A System of Instruction in Quantitative Chemical Analysis by C. Remigius FreseniusA System of Instruction in Quantitative Chemical Analysis by C. Remigius Fresenius

A System of Instruction in Quantitative Chemical Analysis

byC. Remigius Fresenius

Paperback | January 11, 2012

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This historic book may have numerous typos, missing text or index. Purchasers can download a free scanned copy of the original book (without typos) from the publisher. 1871. Not illustrated. Excerpt: ... tained in a substance is, therefore, one of the most important, as well as most frequently occurring operations of quantitative analysis. The proportion of water contained in a substance may be determined in two ways, viz., a, from the diminution of weight consequent upon the expulsion of the water; b, by weighing the amount of water expelled. § 35. a. Estimation Of The Water From The Loss Of Weight. This method, on account of its simplicity, is most frequently employed. The modus operandi depends upon the nature of the substance under examination. o. The Substance bears ignition williout losing oilier Constituents besides Water, and without absorbing Oxygen. The substance is weighed in a platinum or porcelain crucible, and placed over the gas or spirit lamp; the heat should be very gentle at first, and gradually increased. When the crucible has been maintained some time at a red heat, it is allowed to cool a little, put still warm under the desiccator, and finally weighed when cold. The ignition is then repeated, and the weight again ascertained. If no further diminution of weight has taken place, the process is at an end, the desired object being fully attained. But if the weight is less than after the first heating, the operation must be repeated until the weight remains constant. In the case of silicates, the heat must be raised to a very high degree, since many of them (e.g. talc, steatite, nephrite) only begin at a red heat to give off water, and require a yellow heat for the complete expulsion of that constituent. (Tn. Scheerer.*) Such bodies are therefore ignited over a blast lamp. In the case of substances that have a tendency to puff off, or to spirt, a small flask or retort may sometimes be advantageously substituted for the crucible. Care must b...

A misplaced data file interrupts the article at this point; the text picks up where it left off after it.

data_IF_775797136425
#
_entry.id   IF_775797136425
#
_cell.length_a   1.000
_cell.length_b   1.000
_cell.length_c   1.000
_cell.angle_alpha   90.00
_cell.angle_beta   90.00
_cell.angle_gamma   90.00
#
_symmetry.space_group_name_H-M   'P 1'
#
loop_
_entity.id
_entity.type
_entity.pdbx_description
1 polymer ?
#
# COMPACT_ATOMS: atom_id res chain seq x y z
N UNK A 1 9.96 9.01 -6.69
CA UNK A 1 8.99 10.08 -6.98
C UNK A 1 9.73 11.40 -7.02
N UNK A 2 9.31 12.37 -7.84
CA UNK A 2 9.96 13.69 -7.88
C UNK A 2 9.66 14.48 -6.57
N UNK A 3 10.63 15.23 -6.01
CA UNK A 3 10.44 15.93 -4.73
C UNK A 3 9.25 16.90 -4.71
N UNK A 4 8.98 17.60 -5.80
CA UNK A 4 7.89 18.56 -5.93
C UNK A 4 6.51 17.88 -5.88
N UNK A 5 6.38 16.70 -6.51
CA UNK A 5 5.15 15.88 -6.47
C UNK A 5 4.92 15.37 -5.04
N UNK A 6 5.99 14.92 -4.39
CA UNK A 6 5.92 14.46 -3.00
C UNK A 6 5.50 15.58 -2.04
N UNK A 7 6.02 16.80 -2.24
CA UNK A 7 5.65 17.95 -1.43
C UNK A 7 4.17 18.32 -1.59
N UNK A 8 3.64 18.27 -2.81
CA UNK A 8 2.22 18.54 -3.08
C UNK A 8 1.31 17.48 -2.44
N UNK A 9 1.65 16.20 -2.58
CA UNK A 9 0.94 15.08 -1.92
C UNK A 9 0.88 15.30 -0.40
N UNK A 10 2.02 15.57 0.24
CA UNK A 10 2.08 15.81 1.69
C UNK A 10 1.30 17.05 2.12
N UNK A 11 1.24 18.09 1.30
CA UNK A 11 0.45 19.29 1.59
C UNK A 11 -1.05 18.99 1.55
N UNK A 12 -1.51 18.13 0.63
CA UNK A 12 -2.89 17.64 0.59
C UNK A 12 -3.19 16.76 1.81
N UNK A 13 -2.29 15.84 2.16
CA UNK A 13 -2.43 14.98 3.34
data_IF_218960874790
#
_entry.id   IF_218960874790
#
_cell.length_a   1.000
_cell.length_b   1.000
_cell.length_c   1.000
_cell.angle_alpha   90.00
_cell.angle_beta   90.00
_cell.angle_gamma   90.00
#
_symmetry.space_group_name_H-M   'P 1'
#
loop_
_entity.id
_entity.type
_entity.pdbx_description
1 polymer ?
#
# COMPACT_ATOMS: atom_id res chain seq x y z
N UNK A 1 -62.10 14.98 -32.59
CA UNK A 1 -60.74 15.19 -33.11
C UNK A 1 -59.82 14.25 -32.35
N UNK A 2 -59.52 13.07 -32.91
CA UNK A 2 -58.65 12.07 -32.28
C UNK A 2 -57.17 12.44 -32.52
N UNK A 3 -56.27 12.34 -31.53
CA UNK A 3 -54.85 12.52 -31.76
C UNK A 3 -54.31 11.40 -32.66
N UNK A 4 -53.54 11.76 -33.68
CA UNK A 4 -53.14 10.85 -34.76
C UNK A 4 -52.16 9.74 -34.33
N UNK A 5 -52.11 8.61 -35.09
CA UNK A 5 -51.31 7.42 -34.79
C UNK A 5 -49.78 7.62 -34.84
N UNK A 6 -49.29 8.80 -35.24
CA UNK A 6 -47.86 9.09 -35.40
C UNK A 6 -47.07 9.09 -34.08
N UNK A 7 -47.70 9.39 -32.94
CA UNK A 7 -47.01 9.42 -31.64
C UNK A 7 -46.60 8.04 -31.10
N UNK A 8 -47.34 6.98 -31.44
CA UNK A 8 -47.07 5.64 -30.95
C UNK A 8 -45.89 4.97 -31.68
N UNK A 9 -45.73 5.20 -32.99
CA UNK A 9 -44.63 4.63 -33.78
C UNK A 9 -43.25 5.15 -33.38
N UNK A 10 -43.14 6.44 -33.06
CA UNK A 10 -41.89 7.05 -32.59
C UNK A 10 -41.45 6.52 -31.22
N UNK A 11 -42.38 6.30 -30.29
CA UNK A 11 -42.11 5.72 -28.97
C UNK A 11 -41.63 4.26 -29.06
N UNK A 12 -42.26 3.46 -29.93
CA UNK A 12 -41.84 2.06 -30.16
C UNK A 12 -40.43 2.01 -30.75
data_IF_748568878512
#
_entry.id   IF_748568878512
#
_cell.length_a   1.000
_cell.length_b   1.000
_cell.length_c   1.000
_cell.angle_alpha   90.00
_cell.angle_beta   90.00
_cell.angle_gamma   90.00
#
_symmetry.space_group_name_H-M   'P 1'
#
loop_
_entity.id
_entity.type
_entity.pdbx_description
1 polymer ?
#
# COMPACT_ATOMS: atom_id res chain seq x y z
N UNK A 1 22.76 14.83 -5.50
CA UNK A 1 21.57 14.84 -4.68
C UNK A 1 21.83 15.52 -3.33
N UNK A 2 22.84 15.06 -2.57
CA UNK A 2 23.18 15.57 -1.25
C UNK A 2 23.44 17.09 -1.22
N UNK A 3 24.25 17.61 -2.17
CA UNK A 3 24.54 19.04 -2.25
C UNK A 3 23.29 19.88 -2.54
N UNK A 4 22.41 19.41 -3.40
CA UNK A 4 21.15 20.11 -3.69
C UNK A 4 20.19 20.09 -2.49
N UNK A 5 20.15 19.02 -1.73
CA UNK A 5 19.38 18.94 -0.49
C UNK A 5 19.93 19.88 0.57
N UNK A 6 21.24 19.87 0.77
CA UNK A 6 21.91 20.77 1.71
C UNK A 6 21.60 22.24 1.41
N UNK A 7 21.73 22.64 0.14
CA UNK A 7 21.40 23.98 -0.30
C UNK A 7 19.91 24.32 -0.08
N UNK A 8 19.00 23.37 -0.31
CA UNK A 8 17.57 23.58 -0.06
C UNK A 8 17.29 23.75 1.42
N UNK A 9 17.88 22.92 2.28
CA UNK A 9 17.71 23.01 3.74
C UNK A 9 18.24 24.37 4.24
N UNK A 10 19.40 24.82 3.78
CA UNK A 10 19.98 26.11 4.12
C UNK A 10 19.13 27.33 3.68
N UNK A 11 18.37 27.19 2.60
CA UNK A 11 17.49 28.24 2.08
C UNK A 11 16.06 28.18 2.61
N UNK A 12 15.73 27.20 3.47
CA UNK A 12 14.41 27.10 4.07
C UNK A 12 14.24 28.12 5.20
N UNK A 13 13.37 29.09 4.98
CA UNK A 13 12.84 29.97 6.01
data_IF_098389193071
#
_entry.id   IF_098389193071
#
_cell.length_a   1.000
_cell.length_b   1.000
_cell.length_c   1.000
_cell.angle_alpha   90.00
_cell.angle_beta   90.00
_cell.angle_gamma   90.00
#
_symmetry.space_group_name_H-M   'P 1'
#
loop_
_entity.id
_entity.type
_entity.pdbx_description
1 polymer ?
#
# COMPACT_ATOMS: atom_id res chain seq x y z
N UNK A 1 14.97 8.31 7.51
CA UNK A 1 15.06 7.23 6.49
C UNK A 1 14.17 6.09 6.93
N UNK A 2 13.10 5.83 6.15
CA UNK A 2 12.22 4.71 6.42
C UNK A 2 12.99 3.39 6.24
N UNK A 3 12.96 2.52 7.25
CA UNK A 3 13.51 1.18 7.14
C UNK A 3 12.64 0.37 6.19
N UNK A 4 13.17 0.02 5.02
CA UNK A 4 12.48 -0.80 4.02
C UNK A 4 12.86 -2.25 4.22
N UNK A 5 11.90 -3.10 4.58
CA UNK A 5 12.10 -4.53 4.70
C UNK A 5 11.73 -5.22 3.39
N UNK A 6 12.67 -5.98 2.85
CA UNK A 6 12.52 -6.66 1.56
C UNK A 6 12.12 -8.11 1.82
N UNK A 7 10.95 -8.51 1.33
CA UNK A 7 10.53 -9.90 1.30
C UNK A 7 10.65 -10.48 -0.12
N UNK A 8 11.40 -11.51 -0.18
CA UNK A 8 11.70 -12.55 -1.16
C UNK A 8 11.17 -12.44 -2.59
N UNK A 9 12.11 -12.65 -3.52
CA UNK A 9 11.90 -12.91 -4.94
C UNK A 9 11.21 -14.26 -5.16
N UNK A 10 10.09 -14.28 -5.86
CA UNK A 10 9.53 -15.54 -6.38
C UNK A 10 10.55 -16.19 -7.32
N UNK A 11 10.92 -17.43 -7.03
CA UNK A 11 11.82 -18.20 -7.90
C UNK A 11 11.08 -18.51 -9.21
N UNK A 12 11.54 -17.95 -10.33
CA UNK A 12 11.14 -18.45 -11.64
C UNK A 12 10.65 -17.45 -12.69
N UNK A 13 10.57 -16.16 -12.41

Title:A System of Instruction in Quantitative Chemical AnalysisFormat:PaperbackDimensions:290 pages, 9.69 × 7.44 × 0.61 inPublished:January 11, 2012Publisher:General Books LLCLanguage:English

The following ISBNs are associated with this title:

ISBN - 10:0217435769

ISBN - 13:9780217435765